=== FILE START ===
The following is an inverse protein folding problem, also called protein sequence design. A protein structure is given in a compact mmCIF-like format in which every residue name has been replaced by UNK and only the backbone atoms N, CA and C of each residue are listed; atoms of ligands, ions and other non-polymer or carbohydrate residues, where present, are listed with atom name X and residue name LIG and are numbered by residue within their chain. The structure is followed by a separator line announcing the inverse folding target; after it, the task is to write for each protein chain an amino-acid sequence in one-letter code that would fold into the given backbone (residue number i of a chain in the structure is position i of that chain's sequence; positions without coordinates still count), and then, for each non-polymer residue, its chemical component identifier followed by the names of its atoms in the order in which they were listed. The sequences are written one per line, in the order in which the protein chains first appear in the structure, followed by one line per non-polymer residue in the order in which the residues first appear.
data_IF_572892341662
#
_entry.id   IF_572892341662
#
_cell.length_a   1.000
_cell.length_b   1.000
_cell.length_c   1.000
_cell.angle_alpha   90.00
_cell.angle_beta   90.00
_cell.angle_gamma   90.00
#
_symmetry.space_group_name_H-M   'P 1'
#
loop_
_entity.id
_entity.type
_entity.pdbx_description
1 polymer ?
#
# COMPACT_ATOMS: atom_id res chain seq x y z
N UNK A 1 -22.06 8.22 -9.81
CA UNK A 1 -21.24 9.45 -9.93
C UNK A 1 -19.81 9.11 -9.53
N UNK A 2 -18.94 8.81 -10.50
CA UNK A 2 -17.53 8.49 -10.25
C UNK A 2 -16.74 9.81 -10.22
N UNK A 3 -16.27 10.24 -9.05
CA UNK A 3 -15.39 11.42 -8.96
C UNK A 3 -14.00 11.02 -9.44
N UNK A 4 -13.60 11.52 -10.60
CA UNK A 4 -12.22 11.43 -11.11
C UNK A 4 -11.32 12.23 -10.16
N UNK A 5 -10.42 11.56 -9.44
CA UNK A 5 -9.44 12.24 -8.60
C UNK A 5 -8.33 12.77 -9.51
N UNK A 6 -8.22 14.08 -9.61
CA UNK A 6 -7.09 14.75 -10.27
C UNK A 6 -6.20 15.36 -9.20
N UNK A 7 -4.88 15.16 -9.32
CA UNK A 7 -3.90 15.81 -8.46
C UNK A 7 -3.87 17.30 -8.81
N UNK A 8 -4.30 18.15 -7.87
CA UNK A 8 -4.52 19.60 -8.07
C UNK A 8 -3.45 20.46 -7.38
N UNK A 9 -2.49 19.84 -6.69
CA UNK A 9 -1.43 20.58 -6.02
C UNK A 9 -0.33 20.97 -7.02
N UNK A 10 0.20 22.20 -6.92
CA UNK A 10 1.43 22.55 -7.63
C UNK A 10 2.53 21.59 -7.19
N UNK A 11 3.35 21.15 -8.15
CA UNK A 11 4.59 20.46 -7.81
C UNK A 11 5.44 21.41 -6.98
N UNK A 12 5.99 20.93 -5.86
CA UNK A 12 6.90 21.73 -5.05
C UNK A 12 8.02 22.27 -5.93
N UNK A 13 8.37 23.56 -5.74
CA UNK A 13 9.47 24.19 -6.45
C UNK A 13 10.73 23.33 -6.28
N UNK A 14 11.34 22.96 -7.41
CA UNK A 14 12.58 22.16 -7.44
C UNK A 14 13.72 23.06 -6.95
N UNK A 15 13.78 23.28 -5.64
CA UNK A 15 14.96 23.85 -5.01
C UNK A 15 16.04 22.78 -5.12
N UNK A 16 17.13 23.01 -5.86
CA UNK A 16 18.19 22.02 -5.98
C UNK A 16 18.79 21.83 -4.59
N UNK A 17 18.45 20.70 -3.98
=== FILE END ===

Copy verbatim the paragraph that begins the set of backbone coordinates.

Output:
The following is an inverse protein folding problem, also called protein sequence design. A protein structure is given in a compact mmCIF-like format in which every residue name has been replaced by UNK and only the backbone atoms N, CA and C of each residue are listed; atoms of ligands, ions and other non-polymer or carbohydrate residues, where present, are listed with atom name X and residue name LIG and are numbered by residue within their chain. The structure is followed by a separator line announcing the inverse folding target; after it, the task is to write for each protein chain an amino-acid sequence in one-letter code that would fold into the given backbone (residue number i of a chain in the structure is position i of that chain's sequence; positions without coordinates still count), and then, for each non-polymer residue, its chemical component identifier followed by the names of its atoms in the order in which they were listed. The sequences are written one per line, in the order in which the protein chains first appear in the structure, followed by one line per non-polymer residue in the order in which the residues first appear.